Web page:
Tuesday, December 19, 2006

Bails that pass the buck and Sehwag's rebuke for the MoM

I had not yet known blogging when India conquered Adelaide 2003. Now when I have the delicious Jo'burg 2006 inviting me to sink my teeth in, I suffer from a block of sorts! Strangely the block’s not from paucity of words or topics but from excesses of those.

What do I write about? The win? You all know all of it by heart – even the scorecard with the number of balls faced, perhaps.

The inspirational return of Dada that has silenced his detractors (and - ahem - some fans who believe he should have retired) and roused a beleaguered and increasingly unsure team ala Brisbane 2004? But then anything I have to say on that is bound to be the 237th repetition. The one incident about Dada’s effort with the ball that I thought of blogging about while watching the match live on Sunday has been covered by cricinfo's Siddartha Vaidyanathan here.

Sreesanth? He is on your left, right, inside, outside, ruling your sense and nonsense. But people still want more of him. Understandable, after his 8 wkt haul and his ‘Nel biting’ batting. So I guess I have to write about him even at the risk of evoking ‘oh no not again’s.

The first moment I found interesting from fourth day’s play was Shaun Pollock’s dismissal to Anil Kumble. As Polly missed his slog heave on one knee, the straightish delivery went ahead and kissed the top of his leg stump. The right bail felt the jolt and for a split second it thought of getting off its comfortable perch. But the weather out there was way too glorious this day and displaying great reluctance it shoved the off bail (apparently a junior), ordering it to do the needful instead. Thus we happened to see the unusual incident of Shaun’s off bail falling to Kumble’s leg stump hit.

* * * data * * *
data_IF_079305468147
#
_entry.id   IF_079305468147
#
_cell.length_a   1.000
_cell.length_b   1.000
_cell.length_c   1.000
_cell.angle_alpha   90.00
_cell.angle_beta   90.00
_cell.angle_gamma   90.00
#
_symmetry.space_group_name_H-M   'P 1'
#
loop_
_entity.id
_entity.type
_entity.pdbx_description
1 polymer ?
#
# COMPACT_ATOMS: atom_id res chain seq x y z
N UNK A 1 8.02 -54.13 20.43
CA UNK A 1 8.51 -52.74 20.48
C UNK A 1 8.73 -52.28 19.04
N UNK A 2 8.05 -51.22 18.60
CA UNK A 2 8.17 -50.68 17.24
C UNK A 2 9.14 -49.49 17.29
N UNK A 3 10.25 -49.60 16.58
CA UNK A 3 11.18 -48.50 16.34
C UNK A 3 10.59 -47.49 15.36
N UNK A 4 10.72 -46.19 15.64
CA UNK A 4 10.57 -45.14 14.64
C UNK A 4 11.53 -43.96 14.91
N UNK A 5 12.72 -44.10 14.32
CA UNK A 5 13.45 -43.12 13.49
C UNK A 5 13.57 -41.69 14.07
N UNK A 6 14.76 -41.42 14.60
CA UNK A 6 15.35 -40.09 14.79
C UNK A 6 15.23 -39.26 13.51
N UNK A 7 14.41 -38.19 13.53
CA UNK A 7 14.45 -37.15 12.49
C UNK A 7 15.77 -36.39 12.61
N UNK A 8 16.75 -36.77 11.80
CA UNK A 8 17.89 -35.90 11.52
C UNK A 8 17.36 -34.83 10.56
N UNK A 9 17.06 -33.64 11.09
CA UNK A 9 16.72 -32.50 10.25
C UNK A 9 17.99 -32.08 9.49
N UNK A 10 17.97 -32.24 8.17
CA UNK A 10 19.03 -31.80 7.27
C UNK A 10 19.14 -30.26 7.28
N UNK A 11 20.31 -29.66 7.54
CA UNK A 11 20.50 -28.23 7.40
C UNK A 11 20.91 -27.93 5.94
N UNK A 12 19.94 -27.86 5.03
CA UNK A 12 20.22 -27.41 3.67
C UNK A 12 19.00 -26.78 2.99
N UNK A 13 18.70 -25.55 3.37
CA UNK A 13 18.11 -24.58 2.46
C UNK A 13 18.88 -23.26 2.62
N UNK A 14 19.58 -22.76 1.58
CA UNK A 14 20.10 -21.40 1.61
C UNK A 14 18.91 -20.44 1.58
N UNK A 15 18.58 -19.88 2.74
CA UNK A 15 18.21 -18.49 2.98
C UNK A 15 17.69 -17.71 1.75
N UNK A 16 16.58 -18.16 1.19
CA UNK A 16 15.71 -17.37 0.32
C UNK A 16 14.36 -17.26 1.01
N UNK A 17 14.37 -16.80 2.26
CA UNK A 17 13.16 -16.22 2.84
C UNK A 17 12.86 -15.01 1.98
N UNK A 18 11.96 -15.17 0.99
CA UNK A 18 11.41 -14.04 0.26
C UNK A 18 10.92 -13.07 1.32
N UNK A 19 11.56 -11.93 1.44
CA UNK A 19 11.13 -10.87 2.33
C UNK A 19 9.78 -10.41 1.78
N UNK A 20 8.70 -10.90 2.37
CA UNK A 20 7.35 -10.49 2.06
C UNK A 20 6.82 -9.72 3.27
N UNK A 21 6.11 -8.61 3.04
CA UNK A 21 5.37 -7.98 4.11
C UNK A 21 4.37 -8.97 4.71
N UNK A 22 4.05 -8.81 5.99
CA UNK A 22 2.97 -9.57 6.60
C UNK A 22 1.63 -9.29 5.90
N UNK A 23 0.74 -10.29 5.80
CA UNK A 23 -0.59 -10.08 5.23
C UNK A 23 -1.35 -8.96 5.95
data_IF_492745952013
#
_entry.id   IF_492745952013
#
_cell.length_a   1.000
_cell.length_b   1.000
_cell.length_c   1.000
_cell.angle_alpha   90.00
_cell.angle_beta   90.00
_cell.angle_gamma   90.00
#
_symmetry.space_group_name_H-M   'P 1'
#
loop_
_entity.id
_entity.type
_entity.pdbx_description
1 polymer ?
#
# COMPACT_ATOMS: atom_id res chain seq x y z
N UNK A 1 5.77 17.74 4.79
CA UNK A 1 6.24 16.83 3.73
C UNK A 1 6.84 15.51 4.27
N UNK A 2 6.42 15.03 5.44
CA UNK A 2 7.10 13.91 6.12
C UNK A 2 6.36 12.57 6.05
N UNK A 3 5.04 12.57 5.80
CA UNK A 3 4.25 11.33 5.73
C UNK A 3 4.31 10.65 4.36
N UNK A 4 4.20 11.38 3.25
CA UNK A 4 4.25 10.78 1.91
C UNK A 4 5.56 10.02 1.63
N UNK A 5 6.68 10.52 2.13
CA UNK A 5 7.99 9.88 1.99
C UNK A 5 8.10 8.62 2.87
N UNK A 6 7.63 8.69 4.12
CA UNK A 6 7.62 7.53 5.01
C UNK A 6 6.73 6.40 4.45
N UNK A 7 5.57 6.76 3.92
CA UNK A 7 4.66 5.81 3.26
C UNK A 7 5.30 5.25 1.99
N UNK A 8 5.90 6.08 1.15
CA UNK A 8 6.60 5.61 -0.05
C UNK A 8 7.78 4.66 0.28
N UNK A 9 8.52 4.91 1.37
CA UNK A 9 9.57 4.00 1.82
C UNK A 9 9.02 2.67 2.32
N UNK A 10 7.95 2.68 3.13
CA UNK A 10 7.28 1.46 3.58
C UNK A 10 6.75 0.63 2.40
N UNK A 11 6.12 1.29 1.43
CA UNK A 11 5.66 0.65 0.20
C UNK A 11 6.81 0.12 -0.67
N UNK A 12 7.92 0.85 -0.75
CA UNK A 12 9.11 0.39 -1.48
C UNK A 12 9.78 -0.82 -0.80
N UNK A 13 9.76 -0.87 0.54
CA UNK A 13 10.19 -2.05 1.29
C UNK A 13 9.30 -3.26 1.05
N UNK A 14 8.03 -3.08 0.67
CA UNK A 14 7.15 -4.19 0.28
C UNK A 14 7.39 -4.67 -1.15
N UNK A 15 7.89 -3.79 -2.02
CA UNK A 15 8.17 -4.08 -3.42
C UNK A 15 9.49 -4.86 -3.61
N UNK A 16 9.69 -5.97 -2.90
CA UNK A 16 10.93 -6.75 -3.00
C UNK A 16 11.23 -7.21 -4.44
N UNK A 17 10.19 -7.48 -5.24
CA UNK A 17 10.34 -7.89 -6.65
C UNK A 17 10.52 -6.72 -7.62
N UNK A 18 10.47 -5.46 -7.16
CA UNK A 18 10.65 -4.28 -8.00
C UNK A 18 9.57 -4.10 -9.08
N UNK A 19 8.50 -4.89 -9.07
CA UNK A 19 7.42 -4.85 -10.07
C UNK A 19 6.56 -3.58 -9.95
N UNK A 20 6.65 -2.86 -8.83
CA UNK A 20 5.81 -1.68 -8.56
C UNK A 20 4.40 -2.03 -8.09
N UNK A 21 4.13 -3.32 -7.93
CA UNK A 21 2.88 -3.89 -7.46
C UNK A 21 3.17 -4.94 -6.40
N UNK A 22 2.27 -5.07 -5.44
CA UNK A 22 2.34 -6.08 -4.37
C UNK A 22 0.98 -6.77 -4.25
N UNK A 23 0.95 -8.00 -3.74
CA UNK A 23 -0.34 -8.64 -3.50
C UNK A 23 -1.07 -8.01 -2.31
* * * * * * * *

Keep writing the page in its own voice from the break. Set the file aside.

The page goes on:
The other one, as I promised, is about Sreesanth. It is the 73rd over (or, maybe 74th). The new ball is understandably not available and Andre Nel is batting. Nel defends a Kumble delivery and the camera view switches to the one behind the right hand batsman. Sehwag, fielding at short mid-off, turns to his left and reprimands the out-of-view point fielder: "Tujhe baat karne ko mana kiya na", which is "Told you not to speak" in Hindi. [The stump mics these days are terrific – bad for lovers of verbal freedom, really – and seem to catch most sounds made within a 7 metre radius.]

I made an assumption as to who that vociferous guy under fire from Sehwag could be. Confirmation came soon - it was the champion sword-wielding horserider from Kerala all right. That incident indicates a hint of worry amongst the team seniors about Sreesanth crossing the line once too often and earning a ban. I see good reason behind it; Sreesanth’s unwarranted reaction after dismissing Amla in the 2nd innings was certainly cause for concern. Like his erstwhile vice captain, the skipper too is a little worried about the extent of the young bowler’s expressiveness:

"He bowled brilliantly for us," said Dravid, when asked specifically about Sreesanth's man-of-the-match display. "Obviously, he's a character, but he needs to be a bit careful. We wouldn't want him to miss a game."

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